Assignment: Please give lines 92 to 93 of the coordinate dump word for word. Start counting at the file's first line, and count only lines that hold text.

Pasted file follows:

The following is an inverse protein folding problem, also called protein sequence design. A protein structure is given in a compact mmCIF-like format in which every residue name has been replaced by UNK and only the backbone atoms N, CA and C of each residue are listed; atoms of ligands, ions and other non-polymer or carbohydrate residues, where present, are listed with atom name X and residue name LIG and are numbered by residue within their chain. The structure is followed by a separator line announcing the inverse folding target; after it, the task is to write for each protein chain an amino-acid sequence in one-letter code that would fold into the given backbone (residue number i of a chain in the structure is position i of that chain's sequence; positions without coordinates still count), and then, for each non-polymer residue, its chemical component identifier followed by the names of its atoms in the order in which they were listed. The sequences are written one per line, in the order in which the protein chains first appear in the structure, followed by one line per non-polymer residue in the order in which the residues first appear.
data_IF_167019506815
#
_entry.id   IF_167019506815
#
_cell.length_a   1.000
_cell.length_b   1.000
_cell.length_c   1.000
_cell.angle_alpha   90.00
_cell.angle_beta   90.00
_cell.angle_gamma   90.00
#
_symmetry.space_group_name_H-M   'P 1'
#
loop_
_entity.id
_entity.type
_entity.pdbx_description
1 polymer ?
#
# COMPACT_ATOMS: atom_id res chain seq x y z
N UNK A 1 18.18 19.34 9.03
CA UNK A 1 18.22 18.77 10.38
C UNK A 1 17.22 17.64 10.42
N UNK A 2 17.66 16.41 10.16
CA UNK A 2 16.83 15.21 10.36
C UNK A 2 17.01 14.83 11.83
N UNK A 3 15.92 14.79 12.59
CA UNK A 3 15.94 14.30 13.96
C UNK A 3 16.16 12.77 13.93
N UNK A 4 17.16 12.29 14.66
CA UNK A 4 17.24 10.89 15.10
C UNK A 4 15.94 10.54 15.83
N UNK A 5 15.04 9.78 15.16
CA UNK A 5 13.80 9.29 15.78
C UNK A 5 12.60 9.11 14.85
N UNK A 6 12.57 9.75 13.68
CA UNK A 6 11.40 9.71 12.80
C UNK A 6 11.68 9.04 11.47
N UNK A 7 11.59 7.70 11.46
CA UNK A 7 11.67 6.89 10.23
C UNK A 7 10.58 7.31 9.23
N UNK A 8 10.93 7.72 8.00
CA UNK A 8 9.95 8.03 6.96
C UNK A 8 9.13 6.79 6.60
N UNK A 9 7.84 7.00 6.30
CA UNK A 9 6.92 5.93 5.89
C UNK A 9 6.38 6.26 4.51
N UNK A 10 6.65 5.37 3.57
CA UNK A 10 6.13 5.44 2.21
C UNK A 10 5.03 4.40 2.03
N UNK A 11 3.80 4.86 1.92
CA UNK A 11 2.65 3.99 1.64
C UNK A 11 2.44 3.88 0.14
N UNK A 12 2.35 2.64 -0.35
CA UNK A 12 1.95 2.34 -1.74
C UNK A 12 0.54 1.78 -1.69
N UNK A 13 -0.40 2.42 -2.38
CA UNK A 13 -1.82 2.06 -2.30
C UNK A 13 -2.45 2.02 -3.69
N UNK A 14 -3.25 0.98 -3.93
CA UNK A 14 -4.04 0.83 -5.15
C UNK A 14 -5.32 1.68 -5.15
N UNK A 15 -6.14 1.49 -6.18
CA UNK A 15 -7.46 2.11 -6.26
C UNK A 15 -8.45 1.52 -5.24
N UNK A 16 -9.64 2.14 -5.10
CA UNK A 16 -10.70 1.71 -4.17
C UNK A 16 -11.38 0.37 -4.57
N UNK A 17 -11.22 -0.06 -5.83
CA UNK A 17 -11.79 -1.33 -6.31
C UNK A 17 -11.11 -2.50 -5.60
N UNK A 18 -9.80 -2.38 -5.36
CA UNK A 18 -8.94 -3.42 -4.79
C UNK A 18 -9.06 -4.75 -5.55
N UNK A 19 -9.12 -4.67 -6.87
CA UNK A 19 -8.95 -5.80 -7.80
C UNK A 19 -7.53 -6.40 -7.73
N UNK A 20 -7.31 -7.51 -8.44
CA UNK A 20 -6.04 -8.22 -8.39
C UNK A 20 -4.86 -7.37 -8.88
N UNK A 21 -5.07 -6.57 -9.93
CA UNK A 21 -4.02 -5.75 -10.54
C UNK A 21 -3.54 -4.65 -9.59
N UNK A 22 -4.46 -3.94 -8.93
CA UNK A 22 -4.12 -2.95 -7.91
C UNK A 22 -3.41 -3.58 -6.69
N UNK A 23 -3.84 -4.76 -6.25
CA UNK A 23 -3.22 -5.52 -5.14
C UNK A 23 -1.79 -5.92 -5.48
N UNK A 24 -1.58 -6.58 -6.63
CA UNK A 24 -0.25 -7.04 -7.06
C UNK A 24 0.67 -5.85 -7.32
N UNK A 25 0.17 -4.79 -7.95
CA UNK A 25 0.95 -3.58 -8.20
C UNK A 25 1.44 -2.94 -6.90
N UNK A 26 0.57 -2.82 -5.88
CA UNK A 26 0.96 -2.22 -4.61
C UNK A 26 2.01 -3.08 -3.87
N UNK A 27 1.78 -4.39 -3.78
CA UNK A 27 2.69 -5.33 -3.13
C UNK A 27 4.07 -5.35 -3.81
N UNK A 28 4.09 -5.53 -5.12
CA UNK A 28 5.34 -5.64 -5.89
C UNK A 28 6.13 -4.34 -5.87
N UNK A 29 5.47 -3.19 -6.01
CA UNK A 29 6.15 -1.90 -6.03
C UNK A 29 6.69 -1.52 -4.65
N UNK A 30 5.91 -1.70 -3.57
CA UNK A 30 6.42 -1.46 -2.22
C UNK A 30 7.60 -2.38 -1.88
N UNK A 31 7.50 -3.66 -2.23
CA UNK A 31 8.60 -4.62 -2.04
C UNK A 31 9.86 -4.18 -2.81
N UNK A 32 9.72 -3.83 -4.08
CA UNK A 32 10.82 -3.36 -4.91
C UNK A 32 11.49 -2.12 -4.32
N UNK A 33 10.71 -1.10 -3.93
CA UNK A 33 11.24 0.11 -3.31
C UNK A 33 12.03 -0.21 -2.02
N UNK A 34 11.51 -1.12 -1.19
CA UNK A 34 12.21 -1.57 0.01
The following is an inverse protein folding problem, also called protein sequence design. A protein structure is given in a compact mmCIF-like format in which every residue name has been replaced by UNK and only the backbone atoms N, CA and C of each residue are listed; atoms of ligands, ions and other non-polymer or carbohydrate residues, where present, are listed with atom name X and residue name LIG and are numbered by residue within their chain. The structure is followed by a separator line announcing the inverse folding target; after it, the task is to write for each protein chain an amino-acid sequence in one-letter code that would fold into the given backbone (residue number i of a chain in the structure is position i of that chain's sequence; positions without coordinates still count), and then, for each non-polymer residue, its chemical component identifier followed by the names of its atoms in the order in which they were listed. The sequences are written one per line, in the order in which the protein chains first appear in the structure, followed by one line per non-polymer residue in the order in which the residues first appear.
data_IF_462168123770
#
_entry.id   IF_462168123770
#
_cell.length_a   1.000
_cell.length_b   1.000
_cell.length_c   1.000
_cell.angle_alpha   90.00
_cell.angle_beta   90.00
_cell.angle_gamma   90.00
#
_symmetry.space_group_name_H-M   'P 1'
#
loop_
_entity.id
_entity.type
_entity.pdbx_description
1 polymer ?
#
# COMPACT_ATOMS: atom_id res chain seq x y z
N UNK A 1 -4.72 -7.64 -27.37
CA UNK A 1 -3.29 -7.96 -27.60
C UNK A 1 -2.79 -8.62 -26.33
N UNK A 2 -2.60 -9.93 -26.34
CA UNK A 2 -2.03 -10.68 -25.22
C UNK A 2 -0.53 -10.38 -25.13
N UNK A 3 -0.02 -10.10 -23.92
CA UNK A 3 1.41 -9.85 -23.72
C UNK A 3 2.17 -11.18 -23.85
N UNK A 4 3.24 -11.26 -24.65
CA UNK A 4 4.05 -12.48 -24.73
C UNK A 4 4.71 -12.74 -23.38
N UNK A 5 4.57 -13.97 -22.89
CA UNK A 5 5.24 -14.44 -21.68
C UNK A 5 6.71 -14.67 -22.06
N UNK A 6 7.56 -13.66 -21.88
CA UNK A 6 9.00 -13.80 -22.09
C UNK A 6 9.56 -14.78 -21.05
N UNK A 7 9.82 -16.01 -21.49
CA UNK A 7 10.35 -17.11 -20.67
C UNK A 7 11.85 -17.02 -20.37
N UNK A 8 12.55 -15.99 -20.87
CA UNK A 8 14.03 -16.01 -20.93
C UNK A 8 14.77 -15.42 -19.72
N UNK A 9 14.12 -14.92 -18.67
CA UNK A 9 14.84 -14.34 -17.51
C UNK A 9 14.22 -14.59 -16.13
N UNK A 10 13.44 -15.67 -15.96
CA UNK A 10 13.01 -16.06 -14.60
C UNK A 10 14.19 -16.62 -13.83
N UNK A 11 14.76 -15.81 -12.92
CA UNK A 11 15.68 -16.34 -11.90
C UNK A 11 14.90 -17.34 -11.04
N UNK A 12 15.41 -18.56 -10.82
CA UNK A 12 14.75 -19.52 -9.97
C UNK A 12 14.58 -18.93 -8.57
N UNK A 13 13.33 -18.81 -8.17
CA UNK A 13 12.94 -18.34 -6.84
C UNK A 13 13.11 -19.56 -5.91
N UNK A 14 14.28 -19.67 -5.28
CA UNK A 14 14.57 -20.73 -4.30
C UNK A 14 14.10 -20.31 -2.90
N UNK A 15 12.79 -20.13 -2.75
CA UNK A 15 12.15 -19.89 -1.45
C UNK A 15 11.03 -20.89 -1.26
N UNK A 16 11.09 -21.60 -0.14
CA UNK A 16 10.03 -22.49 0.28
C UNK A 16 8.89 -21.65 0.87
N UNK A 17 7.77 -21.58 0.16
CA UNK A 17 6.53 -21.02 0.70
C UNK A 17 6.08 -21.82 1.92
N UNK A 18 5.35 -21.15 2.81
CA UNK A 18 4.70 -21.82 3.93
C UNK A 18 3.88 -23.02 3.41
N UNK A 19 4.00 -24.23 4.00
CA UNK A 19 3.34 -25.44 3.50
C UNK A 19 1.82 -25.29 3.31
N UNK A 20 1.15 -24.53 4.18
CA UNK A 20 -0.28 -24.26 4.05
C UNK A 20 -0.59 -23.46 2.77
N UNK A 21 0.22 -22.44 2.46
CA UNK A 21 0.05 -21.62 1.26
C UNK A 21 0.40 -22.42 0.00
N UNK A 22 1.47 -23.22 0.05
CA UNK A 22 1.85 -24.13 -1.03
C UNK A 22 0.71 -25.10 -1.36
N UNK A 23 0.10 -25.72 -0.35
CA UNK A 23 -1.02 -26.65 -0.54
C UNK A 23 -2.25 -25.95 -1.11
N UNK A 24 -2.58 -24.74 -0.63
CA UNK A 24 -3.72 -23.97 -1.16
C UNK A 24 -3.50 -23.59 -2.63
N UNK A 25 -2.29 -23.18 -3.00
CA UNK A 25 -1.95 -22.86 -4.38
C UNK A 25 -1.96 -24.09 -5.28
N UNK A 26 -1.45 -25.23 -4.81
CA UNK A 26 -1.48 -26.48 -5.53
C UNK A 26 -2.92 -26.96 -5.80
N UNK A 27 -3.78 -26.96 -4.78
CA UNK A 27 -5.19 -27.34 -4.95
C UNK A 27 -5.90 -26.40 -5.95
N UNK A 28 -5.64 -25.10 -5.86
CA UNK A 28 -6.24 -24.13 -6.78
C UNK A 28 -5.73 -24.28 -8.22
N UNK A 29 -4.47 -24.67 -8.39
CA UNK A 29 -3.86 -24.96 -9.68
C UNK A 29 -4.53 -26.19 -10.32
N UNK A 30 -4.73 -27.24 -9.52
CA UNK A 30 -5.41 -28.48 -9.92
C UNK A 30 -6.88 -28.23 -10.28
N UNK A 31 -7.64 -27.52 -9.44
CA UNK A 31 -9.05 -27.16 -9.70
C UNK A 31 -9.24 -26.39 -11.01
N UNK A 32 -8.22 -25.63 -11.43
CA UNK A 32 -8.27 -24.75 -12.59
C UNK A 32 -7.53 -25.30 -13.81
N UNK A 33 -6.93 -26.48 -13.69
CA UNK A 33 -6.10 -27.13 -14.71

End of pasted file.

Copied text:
CA UNK A 24 -0.25 -7.04 -7.06
C UNK A 24 0.67 -5.85 -7.32